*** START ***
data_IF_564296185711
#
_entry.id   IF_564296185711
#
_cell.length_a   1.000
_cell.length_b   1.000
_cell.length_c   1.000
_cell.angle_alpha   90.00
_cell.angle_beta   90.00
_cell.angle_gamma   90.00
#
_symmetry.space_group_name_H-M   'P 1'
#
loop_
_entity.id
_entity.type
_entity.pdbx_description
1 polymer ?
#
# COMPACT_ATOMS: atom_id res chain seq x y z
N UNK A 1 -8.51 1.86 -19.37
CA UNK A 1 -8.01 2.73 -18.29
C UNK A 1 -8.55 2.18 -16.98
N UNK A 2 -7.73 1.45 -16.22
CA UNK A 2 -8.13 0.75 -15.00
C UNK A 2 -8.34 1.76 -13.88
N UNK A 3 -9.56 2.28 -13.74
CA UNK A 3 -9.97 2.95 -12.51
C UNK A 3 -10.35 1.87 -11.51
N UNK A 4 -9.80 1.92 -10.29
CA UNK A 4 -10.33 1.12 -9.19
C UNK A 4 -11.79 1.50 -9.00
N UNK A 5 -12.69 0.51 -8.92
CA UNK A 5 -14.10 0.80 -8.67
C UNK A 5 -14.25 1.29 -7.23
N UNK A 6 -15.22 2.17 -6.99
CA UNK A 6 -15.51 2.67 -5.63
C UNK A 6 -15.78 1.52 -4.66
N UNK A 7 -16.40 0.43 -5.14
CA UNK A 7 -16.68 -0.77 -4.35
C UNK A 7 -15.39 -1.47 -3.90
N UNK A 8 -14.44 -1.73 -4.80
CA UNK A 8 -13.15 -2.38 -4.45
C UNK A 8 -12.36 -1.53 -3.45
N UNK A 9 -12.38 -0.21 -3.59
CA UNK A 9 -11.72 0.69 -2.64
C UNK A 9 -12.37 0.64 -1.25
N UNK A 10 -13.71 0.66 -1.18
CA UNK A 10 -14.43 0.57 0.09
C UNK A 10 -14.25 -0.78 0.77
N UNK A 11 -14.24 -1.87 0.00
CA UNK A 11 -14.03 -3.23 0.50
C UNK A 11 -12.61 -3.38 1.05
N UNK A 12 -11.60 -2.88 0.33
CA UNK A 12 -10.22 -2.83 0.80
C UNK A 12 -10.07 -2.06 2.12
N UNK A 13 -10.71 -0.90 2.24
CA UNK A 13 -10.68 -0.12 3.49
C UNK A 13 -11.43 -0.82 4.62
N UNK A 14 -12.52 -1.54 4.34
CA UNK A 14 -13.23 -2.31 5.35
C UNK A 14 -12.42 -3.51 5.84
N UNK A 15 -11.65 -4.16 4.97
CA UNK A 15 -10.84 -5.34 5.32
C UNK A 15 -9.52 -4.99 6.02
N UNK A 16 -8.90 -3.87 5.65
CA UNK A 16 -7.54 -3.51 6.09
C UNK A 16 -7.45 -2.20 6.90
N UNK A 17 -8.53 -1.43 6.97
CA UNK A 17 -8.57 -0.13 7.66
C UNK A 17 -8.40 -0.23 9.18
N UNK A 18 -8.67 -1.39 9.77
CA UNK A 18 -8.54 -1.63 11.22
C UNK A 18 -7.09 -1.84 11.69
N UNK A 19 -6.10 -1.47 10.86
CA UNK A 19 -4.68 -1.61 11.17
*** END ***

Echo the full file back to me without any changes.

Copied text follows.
data_IF_564296185711
#
_entry.id   IF_564296185711
#
_cell.length_a   1.000
_cell.length_b   1.000
_cell.length_c   1.000
_cell.angle_alpha   90.00
_cell.angle_beta   90.00
_cell.angle_gamma   90.00
#
_symmetry.space_group_name_H-M   'P 1'
#
loop_
_entity.id
_entity.type
_entity.pdbx_description
1 polymer ?
#
# COMPACT_ATOMS: atom_id res chain seq x y z
N UNK A 1 -8.51 1.86 -19.37
CA UNK A 1 -8.01 2.73 -18.29
C UNK A 1 -8.55 2.18 -16.98
N UNK A 2 -7.73 1.45 -16.22
CA UNK A 2 -8.13 0.75 -15.00
C UNK A 2 -8.34 1.76 -13.88
N UNK A 3 -9.56 2.28 -13.74
CA UNK A 3 -9.97 2.95 -12.51
C UNK A 3 -10.35 1.87 -11.51
N UNK A 4 -9.80 1.92 -10.29
CA UNK A 4 -10.33 1.12 -9.19
C UNK A 4 -11.79 1.50 -9.00
N UNK A 5 -12.69 0.51 -8.92
CA UNK A 5 -14.10 0.80 -8.67
C UNK A 5 -14.25 1.29 -7.23
N UNK A 6 -15.22 2.17 -6.99
CA UNK A 6 -15.51 2.67 -5.63
C UNK A 6 -15.78 1.52 -4.66
N UNK A 7 -16.40 0.43 -5.14
CA UNK A 7 -16.68 -0.77 -4.35
C UNK A 7 -15.39 -1.47 -3.90
N UNK A 8 -14.44 -1.73 -4.80
CA UNK A 8 -13.15 -2.38 -4.45
C UNK A 8 -12.36 -1.53 -3.45
N UNK A 9 -12.38 -0.21 -3.59
CA UNK A 9 -11.72 0.69 -2.64
C UNK A 9 -12.37 0.64 -1.25
N UNK A 10 -13.71 0.66 -1.18
CA UNK A 10 -14.43 0.57 0.09
C UNK A 10 -14.25 -0.78 0.77
N UNK A 11 -14.24 -1.87 0.00
CA UNK A 11 -14.03 -3.23 0.50
C UNK A 11 -12.61 -3.38 1.05
N UNK A 12 -11.60 -2.88 0.33
CA UNK A 12 -10.22 -2.83 0.80
C UNK A 12 -10.07 -2.06 2.12
N UNK A 13 -10.71 -0.90 2.24
CA UNK A 13 -10.68 -0.12 3.49
C UNK A 13 -11.43 -0.82 4.62
N UNK A 14 -12.52 -1.54 4.34
CA UNK A 14 -13.23 -2.31 5.35
C UNK A 14 -12.42 -3.51 5.84
N UNK A 15 -11.65 -4.16 4.97
CA UNK A 15 -10.84 -5.34 5.32
C UNK A 15 -9.52 -4.99 6.02
N UNK A 16 -8.90 -3.87 5.65
CA UNK A 16 -7.54 -3.51 6.09
C UNK A 16 -7.45 -2.20 6.90
N UNK A 17 -8.53 -1.43 6.97
CA UNK A 17 -8.57 -0.13 7.66
C UNK A 17 -8.40 -0.23 9.18
N UNK A 18 -8.67 -1.39 9.77
CA UNK A 18 -8.54 -1.63 11.22
C UNK A 18 -7.09 -1.84 11.69
N UNK A 19 -6.10 -1.47 10.86
CA UNK A 19 -4.68 -1.61 11.17